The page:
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People v. Adkisson

OPINION FILED NOVEMBER 12, 1980.

THE PEOPLE OF THE STATE OF ILLINOIS, PLAINTIFF-APPELLEE,

v.

RICKY L. ADKISSON, DEFENDANT-APPELLANT.



APPEAL from the Circuit Court of Knox County; the Hon. DANIEL J. ROBERTS, Judge, presiding.

MR. JUSTICE SCOTT DELIVERED THE OPINION OF THE COURT:

This court has previously entered an opinion in this case which reversed the convictions of the defendant, Ricky L. Adkisson, for two offenses of attempt murder. (People v. Adkisson (1979), 78 Ill. App.3d 923, 397 N.E.2d 922.) The reversal was predicated on a determination that plain error was committed when prior to the disposition of the defendant's case before the trial court, during a hearing on a Rule 604(d) motion (Ill. Rev. Stat. 1977, ch. 110A, par. 604(d)) there was a failure to properly admonish or inform the defendant as to the requisite mental state which must be alleged to support the offense of attempt murder. The supreme court in reversing our decision remanded the case to this court for the consideration of additional issues presented in defendant's appeal and which were not determined. People v. Adkisson (1980), 83 Ill.2d 1.

The factual situation which resulted in this appeal is set forth in detail in this court's opinion of 1979 and our supreme court's opinion of 1980, both citations which we have heretofore set forth in this opinion.

The defendant in his brief raised the issue that he was denied effective assistance of counsel. In our previous opinion we determined that he had not been denied effective assistance of counsel, and with that determination our supreme court agreed.

• 1 The defendant also assigned as error the trial court's admonition regarding the minimum sentence for attempt murder. The trial court did err in advising the defendant that attempt murder was a Class I felony with a required four-year minimum term of imprisonment when in fact the minimum may be less than four years. Even though erroneously advised, the defendant does not suggest that he would not have entered pleas of guilty had he known that the sentence for attempt murder was less than he was told to expect. The defendant complains about an erroneous admonishment that could benefit rather than prejudice him. (See People v. Whitlow (1980), 86 Ill. App.3d 858, 411 N.E.2d 1354.) That a technical mistake occurs in advising a defendant as to possible maximum and minimum sentence which can be imposed does not constitute reversible error where no prejudice results to the defendant. People v. Hrebenar (1971), 131 Ill. App.2d 877, 266 N.E.2d 733.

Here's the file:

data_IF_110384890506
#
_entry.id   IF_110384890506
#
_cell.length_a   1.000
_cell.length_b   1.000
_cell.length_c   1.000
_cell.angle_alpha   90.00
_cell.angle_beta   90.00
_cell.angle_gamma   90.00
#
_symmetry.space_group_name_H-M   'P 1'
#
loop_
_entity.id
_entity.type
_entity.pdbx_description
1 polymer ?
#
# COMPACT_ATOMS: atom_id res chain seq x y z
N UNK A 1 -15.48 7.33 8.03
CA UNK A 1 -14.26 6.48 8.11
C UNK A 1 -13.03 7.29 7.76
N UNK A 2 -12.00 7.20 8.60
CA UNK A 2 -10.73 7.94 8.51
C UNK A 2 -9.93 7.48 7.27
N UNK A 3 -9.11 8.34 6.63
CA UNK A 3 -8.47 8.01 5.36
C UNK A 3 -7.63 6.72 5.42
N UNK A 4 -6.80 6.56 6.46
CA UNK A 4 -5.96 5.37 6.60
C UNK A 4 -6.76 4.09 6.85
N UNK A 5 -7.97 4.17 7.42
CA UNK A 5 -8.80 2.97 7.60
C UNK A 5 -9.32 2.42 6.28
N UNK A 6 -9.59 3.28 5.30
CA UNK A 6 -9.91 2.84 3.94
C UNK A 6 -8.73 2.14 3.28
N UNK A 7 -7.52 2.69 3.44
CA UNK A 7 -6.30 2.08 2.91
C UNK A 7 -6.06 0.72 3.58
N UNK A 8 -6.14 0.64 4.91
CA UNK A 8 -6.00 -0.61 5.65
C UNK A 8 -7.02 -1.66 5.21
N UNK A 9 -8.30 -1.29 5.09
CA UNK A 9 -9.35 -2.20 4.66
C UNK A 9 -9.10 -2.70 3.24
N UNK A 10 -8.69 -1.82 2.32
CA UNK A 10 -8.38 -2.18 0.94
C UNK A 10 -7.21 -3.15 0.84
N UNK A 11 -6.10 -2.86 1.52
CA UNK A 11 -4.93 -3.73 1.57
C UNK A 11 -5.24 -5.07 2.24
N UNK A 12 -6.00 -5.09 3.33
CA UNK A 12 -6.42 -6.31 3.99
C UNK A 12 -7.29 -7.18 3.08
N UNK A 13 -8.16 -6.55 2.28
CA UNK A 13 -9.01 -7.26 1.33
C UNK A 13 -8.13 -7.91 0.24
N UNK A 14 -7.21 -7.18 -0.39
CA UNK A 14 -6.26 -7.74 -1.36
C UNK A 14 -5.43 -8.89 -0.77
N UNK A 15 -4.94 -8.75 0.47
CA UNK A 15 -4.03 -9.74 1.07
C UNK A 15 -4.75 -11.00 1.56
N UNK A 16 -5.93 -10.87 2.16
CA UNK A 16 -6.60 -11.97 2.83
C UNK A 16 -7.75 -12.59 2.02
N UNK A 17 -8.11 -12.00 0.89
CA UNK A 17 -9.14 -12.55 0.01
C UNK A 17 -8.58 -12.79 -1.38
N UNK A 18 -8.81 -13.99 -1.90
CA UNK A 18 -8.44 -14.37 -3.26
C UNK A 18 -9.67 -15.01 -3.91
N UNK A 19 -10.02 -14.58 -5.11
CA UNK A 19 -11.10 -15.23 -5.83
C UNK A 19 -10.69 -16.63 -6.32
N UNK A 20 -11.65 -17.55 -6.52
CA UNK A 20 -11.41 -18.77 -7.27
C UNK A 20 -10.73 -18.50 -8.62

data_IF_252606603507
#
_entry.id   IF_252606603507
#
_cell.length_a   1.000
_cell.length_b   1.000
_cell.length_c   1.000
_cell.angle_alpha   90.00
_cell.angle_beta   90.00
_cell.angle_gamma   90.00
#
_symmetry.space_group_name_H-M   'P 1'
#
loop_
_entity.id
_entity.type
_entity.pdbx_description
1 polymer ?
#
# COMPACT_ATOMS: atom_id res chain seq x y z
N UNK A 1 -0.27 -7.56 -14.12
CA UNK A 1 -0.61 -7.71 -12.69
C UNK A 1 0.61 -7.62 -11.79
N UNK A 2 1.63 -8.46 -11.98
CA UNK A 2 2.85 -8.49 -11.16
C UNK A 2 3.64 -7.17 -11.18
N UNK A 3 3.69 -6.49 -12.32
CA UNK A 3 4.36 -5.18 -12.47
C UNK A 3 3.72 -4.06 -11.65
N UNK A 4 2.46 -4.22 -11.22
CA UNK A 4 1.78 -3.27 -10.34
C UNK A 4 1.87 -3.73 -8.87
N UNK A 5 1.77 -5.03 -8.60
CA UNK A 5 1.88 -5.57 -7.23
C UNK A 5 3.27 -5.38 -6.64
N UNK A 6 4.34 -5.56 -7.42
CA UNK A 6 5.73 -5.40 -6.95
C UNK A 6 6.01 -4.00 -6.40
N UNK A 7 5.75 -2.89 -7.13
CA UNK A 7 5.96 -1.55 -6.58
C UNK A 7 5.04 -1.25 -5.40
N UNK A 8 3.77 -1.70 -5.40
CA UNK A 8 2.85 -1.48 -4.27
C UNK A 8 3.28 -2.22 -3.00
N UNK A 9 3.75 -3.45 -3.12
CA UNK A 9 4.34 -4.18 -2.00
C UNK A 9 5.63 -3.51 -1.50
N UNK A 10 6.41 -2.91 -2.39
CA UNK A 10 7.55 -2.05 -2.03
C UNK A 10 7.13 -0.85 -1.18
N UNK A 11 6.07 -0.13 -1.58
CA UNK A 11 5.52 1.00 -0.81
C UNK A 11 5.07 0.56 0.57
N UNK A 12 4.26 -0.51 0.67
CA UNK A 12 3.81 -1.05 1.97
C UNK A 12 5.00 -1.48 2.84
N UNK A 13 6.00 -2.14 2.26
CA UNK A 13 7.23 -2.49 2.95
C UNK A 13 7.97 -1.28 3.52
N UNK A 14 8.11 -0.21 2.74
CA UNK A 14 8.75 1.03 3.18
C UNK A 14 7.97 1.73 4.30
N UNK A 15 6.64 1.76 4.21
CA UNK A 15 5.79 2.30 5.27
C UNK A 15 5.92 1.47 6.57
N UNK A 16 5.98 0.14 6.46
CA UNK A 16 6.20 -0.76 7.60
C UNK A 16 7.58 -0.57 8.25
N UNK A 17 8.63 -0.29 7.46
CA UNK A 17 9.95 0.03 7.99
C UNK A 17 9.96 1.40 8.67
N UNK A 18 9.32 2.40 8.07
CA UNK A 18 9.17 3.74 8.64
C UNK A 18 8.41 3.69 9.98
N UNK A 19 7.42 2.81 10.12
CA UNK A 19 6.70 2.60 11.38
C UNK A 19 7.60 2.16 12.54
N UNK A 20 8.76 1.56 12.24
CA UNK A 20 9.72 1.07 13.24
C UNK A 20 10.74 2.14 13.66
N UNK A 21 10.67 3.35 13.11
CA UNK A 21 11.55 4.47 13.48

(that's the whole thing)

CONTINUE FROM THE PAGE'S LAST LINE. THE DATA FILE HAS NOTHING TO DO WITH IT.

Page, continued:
The defendant further asserts that he was improperly advised by the trial court that he had a choice between a hearing in aggravation and mitigation or having the trial judge read the presentence report. The record reflects that at the sentencing hearing the following colloquy ensued:

"THE COURT: Alright. Mr. Adkisson, you are entitled to have a hearing at which time your counsel could present witnesses and the State could present any matters they wanted to in aggravation and you could present anything in way of mitigation. I also have before me a presentence investigation report, which I have not read, and I don't know what is in it. You have a choice. If you want to, you can let me read the report and decide from the report what to do or you can bring in witnesses and have a hearing, at which time I would decide from the evidence the witnesses offered in the courtroom. Do you understand the difference between the two procedures?

THE DEFENDANT: Yes, sir.

THE COURT: Which procedure do you want to follow, Mr. Adkisson?

THE DEFENDANT: Go ahead and get this over with.

MR. STOFFEL: We are willing to waive a hearing in mitigation and aggravation.

THE COURT: Are you willing to waive your right to have a hearing in mitigation and aggravation?

THE DEFENDANT: Yes."

• 2 This court is cognizant of the statutory provision in our Criminal Code which provides that at a sentencing hearing a judge is required to consider both any presentence reports and any evidence offered in aggravation and mitigation besides allowing the defendant to speak in his own behalf. (Ill. Rev. Stat. 1975, ch. 38, par. 1005-4-1(a).) As stated in our first opinion in this appeal, the defendant was improperly advised by the trial court at the sentencing hearing. From the colloquy between the court, the defendant and his counsel it is to be noted that a hearing in aggravation and mitigation was waived. Further, this issue is being raised by the defendant for the first time in this appeal, and consequently there has been a waiver by the defendant of any alleged error. (See People v. Tannenbaum (1980), 82 Ill.2d 177; People v. Foster (1979), 76 Ill.2d 365, 392 N.E.2d 6; and our supreme court's opinion in the instant case, People v. Adkisson (1980), 83 Ill.2d 1.) The salutory purpose of a waiver rule is to encourage timely objections to trial court ...


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